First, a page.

Celebrated on March 17 each year, Saint Patrick’s Day is an event to honor the life and work of Saint Patrick, the Patron Saint of Ireland. People of Irish heritage become very patriotic on this day regardless of where they currently reside and events take place across the globe. While most people are aware of Saint Patrick’s Day, very few know much about the man himself.
A Man of Mystery
Very little is known about the birth, life or death of Saint Patrick. 370 AD is often given as an approximate date of birth, though some argue he was born as late as 432 AD.
It is widely believed that he lived in Britain but was kidnapped by Irish pirates when he was about 16 years old and was taken to Ireland. Although he made his way home, he later returned to Ireland following a vision and began work as a missionary during the second half of the fifth century. He is credited with being the first bishop of Armagh and Primate of Ireland.
Although the exact year of his death is unknown, there is some evidence suggesting that he may have died on March 17 461. It is for this reason that people celebrate Saint Patrick’s Day on this date. The earliest recorded celebration of this Patron Saint was in the seventh century.
Are There Two Saint Patricks?
There are many different theories about the life and works of Saint Patrick. One of these is that he was, in fact, two men. By this, the theorists mean that many of the legends and accreditations attached to Saint Patrick may not have related to his life. They believe that they are linked to a man called Palladius who was also a bishop in Ireland at around the same period of history.
Was Saint Patrick Italian?
Another theory that has caused much controversy over the years is that Saint Patrick was actually Italian. Although there is no documentation relating to his birth, it is widely believed that he was born in Scotland or Wales. So, why would people think he was Italian?
One theory for this confusion is that he is referred to in many texts as coming from Roman Britain. During this period of history, Britain was part of the Roman Empire and British residents were given Roman citizenship. In this sense, it is possible to argue that Saint Patrick was indeed Italian. Also, many true Romans were in Britain during the fifth century and had relationships with people of different heritage living in Britain.
However, it is also worth noting that at this time, Italy as a country did not exist. Of course, its geographical location remained the same but it was divided into areas under different rule. Although it is possible that Saint Patrick had descendants originating from the country we now call Italy, it is highly unlikely that this was where he was born.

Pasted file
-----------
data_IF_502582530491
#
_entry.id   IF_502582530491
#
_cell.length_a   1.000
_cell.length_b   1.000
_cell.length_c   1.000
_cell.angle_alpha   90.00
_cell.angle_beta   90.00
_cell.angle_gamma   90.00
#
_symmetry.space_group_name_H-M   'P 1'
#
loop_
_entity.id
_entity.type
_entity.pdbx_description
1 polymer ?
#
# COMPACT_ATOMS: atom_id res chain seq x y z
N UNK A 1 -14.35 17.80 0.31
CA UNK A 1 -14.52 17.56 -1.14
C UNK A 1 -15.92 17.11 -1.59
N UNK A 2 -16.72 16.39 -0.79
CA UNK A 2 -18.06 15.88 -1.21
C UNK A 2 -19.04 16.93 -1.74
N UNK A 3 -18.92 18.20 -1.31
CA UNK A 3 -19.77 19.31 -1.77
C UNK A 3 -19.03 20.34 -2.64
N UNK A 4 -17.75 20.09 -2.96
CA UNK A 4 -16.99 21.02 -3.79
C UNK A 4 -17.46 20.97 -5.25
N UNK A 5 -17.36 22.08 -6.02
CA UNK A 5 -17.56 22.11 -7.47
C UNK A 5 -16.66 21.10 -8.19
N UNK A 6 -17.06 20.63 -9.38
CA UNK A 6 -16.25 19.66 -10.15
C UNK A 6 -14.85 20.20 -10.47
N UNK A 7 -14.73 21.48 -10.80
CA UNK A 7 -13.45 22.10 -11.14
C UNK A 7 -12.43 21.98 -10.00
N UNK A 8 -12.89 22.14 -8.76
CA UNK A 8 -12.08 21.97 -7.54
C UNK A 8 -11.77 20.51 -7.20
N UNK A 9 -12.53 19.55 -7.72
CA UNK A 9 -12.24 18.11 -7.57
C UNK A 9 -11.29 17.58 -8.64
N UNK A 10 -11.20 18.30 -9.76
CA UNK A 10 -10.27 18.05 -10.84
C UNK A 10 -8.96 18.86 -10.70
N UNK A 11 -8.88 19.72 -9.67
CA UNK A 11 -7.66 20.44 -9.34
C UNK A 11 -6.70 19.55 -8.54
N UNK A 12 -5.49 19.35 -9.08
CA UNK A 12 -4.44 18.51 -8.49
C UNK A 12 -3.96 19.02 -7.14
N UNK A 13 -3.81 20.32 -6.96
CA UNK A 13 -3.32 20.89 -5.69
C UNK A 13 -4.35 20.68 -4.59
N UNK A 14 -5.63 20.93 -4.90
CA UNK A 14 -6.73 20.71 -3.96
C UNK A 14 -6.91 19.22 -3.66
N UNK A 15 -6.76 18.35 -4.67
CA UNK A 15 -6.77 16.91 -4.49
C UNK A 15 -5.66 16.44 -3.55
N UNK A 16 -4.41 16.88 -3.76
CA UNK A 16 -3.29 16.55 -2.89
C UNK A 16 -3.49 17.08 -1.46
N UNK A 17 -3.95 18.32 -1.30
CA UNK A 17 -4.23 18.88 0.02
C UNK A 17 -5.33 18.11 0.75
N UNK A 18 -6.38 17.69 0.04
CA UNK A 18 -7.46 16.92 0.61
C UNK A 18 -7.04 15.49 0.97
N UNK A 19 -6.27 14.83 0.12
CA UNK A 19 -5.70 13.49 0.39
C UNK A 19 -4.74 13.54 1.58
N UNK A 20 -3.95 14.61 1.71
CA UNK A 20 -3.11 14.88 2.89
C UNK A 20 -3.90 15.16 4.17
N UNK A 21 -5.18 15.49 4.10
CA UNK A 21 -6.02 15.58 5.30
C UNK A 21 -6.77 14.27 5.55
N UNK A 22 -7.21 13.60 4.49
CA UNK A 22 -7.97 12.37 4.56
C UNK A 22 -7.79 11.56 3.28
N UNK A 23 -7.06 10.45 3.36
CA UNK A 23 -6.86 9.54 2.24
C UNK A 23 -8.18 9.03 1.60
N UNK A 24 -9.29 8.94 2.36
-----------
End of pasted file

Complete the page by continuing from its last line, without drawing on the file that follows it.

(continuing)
The Legends of Saint Patrick
There are many legends associated with Saint Patrick, most of which have an element of truth about them but the stories have become exaggerated over the years.
The first is the legend of Saint Patrick banishing all snakes from Ireland. This story came about because there were no snakes in Ireland. However, scientific studies have shown that there were never any snakes in post-glacial Ireland and this was nothing to do with Saint Patrick.
The second legend links Saint Patrick to the Irish using the shamrock as their national symbol. It is said that he was trying to teach the Irish about the doctrine of the Holy Trinity. Using a three-leafed shamrock, he attempted to visually demonstrate how there are three Gods; the father, the son and the Holy Spirit. This legend first appeared in writing in 1726 but is probably much older.
Finally, there is the legend of Saint Patrick growing a living tree from a walking stick. Saint Patrick walked all over Ireland using a walking stick made from ash wood. When he was evangelizing, he would put his stick into the ground. According to folklore, it took so long for the people of Aspatria, meaning ash of Patrick, to understand the message of the dogma that the walking stick grew roots and became a living tree.
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